Kelowna candidate quiz: Let folks vote on the $160M Parkinson’s rebuild plan? | information
As part of our civic election coverage, The Daily Courier sent this questionnaire to all candidates for Kelowna city council. We stipulated a 60-word maximum to each question. Their responses, selected in random order, will continue up until Oct. 14
In your view, what’s the best decision and the worst decision made during the past four years by this council?
Gail Given: Best decision is the endorsement of the 2040 Official Community Plan and Transportation Master Plan, which were developed in tandem ensuring the interdependence of land use, transportation, environment, the economy, and equity are all taken into consideration as we grow into the future. I remain saddened that council missed an opportunity to secure 290 acres of parkland in the McKinley area.
For those currently on council: Which particular skill sets and areas of expertise would you like to see among council newcomers?
Given: A future councilor will benefit from the ability to be a critical thinker, pragmatic, thorough and well prepared. It is important to be open to receive new information as you make your decisions. The ability to read and digest large volumes of information will help any new member of council to adapt quickly.
At the municipal level, without political parties, it can be hard for voters to know something of a candidate’s overall political leanings and philosophy. Which federal and political parties do you support? If you won’t answer this question, why not?
Given: The reason I choose to participate in municipal government is the absence of political parties. I am able to vote independently, free from the constraints of party platforms. I am not currently supporting any federal or provincial party though I have in the past leaned on the conservative side. I tend to be fiscally centre-right and socially centre-left.
Seven of every 10 trips made by residents of Lake Country and West Kelowna are to Kelowna, where they put demands on municipal infrastructure, such as roads and parks, without paying any taxes for such services.
Far fewer Kelowna residents regularly drive to Lake Country or West Kelowna. Do you think the City of Kelowna should explore the idea of expanding its boundaries to take in Lake Country and West Kelowna, or attempt to get some tax revenue from residents of those communities?
Given: No, this is not feasible. Our Regional Transportation Master Plan will guide how regional routes are managed and implemented. Expanding boundaries is not supportable, affordable, or desirable.
What specifically do you think the City of Kelowna should do to try reduce the crime rate, the highest in Canada?
Given: Implementation of the Community Safety Plan is critical. Also required is persistent lobbying in the following areas: response of the provincial and federal governments to prolific offenders, additional advocacy for mental health and addictions services, advocacy for complex care facilities, and additional RCMP resources to reduce extreme case loads. Long-range there is a need to advocate for a mental health option on the 911 emergency system.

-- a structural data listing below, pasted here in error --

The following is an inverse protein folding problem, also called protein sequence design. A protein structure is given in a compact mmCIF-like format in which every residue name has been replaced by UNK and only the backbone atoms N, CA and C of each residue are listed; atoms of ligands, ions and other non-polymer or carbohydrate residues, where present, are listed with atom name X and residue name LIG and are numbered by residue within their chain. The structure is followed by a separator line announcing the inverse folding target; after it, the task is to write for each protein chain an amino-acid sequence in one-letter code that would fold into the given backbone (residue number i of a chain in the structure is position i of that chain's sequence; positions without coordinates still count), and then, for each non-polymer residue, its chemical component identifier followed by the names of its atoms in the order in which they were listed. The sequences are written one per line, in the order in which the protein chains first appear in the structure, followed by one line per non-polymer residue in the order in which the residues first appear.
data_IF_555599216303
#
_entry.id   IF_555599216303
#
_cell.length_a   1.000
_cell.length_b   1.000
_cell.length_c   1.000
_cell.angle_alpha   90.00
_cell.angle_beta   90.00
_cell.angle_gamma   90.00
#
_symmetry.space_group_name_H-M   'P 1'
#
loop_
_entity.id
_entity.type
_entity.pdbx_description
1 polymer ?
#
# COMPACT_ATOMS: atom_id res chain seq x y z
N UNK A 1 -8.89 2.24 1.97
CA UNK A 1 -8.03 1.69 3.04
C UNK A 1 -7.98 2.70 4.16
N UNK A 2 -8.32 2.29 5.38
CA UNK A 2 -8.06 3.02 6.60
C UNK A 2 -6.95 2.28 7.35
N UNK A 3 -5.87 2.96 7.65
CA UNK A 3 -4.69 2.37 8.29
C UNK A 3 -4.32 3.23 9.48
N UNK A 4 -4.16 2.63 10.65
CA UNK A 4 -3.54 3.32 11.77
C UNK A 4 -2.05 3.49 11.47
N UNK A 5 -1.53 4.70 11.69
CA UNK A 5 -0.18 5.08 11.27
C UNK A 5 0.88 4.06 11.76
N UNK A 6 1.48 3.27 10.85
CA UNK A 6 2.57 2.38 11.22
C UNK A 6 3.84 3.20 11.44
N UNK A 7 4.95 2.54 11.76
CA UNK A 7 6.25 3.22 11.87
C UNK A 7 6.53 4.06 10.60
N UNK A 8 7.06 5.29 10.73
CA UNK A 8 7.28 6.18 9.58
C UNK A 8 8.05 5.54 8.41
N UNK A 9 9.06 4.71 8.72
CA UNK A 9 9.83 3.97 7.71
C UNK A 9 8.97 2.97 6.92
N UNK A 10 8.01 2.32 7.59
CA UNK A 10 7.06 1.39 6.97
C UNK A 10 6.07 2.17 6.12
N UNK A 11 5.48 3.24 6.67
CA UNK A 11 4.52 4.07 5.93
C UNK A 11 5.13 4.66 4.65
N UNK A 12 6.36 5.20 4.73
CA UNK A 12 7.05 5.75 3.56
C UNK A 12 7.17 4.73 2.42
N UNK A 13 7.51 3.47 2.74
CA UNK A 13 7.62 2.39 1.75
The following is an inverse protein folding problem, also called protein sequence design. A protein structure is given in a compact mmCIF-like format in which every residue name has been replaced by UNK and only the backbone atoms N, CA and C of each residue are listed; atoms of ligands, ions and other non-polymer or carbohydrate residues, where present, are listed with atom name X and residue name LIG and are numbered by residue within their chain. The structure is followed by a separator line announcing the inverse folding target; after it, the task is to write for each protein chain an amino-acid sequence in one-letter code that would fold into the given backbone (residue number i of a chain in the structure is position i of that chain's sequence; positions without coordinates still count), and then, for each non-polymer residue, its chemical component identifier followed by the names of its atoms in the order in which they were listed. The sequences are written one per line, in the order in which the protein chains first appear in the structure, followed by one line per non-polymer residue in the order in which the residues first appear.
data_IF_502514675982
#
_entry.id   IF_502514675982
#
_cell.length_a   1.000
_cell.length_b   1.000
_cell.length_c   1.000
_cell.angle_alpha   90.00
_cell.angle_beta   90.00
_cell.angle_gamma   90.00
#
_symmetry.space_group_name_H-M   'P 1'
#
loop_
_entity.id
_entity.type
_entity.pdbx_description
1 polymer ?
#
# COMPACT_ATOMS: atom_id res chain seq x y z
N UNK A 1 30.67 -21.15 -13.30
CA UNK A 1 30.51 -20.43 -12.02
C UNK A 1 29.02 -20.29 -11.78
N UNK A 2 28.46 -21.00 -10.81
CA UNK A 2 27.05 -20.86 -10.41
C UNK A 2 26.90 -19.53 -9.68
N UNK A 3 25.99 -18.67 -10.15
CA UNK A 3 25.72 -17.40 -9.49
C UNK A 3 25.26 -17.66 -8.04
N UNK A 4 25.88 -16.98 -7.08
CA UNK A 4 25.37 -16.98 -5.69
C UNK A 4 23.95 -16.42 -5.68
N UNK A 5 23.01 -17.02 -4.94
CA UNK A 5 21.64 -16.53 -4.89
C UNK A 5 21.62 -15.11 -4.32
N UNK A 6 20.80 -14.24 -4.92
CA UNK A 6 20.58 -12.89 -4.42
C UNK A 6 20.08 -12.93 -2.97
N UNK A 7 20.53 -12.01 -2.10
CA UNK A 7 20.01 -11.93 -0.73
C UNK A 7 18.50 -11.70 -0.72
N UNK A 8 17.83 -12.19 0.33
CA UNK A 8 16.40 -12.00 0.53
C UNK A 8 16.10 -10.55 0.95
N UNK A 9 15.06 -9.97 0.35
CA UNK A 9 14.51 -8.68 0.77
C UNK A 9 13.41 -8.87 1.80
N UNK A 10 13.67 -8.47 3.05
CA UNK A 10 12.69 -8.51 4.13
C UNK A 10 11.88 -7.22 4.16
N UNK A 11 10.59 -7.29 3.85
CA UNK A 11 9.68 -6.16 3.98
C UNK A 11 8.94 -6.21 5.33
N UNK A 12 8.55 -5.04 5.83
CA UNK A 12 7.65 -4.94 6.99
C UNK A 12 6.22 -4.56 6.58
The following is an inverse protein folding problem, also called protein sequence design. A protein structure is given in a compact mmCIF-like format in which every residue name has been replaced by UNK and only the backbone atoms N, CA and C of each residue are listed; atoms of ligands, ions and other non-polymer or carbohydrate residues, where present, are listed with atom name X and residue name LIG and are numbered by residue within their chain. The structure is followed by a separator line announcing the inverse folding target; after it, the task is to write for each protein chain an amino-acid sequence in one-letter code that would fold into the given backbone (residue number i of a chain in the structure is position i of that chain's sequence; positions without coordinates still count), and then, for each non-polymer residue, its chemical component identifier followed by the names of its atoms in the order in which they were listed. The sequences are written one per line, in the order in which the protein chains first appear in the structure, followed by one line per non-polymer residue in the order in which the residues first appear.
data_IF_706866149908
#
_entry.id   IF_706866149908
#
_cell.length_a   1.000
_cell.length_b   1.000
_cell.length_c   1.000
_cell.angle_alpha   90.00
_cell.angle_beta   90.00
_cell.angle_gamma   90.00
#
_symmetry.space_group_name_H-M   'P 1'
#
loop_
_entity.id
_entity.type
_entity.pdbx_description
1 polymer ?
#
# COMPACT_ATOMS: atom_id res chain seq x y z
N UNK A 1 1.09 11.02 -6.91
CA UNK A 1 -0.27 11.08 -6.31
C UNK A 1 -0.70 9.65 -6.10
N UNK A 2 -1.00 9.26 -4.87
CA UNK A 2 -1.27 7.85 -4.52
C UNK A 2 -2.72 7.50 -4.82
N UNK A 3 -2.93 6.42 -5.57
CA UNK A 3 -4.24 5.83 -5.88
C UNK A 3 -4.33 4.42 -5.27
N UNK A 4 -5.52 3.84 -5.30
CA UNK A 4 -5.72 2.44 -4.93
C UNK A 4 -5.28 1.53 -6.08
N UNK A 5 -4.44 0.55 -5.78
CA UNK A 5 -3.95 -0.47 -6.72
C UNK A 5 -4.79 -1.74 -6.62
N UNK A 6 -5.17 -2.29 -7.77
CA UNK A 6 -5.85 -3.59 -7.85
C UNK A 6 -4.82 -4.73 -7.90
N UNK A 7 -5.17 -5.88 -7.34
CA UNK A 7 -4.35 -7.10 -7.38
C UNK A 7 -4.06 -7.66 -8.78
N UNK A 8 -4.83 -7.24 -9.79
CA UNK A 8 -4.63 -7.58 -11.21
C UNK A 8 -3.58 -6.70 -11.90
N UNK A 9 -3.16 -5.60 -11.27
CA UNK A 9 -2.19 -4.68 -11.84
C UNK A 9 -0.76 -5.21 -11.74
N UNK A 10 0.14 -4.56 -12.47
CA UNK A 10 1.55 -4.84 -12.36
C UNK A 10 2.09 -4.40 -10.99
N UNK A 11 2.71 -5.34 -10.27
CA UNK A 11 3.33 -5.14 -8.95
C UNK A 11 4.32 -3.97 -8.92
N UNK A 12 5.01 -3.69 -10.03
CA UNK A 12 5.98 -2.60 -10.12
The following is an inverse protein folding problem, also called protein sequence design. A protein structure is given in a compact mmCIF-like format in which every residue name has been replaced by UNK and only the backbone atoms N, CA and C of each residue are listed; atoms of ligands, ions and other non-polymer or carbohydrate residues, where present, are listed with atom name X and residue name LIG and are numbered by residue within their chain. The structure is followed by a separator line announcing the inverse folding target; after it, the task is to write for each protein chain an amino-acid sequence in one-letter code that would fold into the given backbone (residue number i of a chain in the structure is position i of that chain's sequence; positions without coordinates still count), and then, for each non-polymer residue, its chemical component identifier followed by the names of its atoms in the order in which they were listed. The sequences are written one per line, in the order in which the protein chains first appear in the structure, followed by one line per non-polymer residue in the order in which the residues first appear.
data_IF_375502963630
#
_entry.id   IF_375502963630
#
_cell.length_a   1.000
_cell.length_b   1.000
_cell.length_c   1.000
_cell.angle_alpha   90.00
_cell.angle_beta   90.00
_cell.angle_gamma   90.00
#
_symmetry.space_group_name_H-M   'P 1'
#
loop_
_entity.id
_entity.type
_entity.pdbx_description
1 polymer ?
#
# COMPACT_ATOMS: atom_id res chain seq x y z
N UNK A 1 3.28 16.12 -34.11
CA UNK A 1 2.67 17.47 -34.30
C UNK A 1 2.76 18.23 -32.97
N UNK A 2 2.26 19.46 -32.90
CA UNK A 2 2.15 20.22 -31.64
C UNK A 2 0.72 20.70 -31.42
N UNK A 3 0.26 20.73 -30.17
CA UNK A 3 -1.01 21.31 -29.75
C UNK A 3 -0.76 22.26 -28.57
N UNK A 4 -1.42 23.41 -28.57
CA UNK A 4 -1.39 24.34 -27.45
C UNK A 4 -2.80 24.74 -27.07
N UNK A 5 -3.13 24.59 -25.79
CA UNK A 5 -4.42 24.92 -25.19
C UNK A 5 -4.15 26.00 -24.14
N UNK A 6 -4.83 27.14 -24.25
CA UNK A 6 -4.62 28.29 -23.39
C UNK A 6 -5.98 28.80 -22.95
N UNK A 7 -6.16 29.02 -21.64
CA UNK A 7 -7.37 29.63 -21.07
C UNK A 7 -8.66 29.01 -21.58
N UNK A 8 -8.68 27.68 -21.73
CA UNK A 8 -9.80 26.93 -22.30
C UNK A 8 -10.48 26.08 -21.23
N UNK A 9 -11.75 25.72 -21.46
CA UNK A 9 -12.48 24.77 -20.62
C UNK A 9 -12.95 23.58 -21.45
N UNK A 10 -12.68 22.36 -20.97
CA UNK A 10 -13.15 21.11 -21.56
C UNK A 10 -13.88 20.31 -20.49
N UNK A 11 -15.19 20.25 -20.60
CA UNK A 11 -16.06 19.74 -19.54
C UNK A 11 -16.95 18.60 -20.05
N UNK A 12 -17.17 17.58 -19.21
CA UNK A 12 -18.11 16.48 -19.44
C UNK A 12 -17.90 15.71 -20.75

to incumbents; None of you advocated publicly for a referendum to be held in conjunction with this election on the city’s plan to borrow an estimated $160 million for a proposed rebuilding of the Parkinson rec centre. Why not?
Given: The Local Government Act recognizes the Alternate Approval process as a legitimate means of voters assent to borrowing. It ensures that costly referendums do not have to be run each time a municipality is considering a large capital project. We have strong fiscal policies that guide the city’s debt load, allowing us to balance service delivery with financial prudence.
Do you think the City of Kelowna should attempt to take over the independent water systems that serve Rutland and Glenmore, as it did with the Southeast Kelowna system, with a view to providing the same quality water throughout the city?
Given: No, this is not a priority. However, I do believe that we need to work together on interconnections and redundancy to ensure a resilient and reliable water network for all providers and Kelowna citizens.
What do you think was the pandemic’s greatest impact on Kelowna and how might the city have lessened it?
Given: Aside from the devastating impact on our tourism industry, the pandemic contributed to driving housing prices even higher as much of the workforce learned they can work remotely from anywhere. Many people chose the lifestyle of our beautiful area, increasing demand beyond available supply. We need to continue to approve housing supply to meet demand.
Should the city revisit its rule against most homeowners being able to rent out basement suites and carriage homes through online platforms like Airbnb?
Given: No. Short-term rentals continue to take inventory out of our very tight supply of long-term rentals. With such an extreme shortage of housing, long-term rentals must remain our priority. I regularly hear from people who are forced to move out of a 10-month rental, leaving them with nowhere to live during the summer.
What’s your best 60-word pitch for why voters should elect you to Kelowna city council?
Given: As an experienced councillor, I have demonstrated that I am thorough, consistent, and prepared in representing Kelowna citizens. Honesty and integrity are foundational and my decisions always consider the best interests of the community as a whole. As a lifelong learner who is both pragmatic and clear-minded, it is my hope that my common-sense approach has earned our citizens’ support.
Ever seen a ghost?
Given: While I have never seen a ghost, I did feel the presence of my late husband shortly after his passing.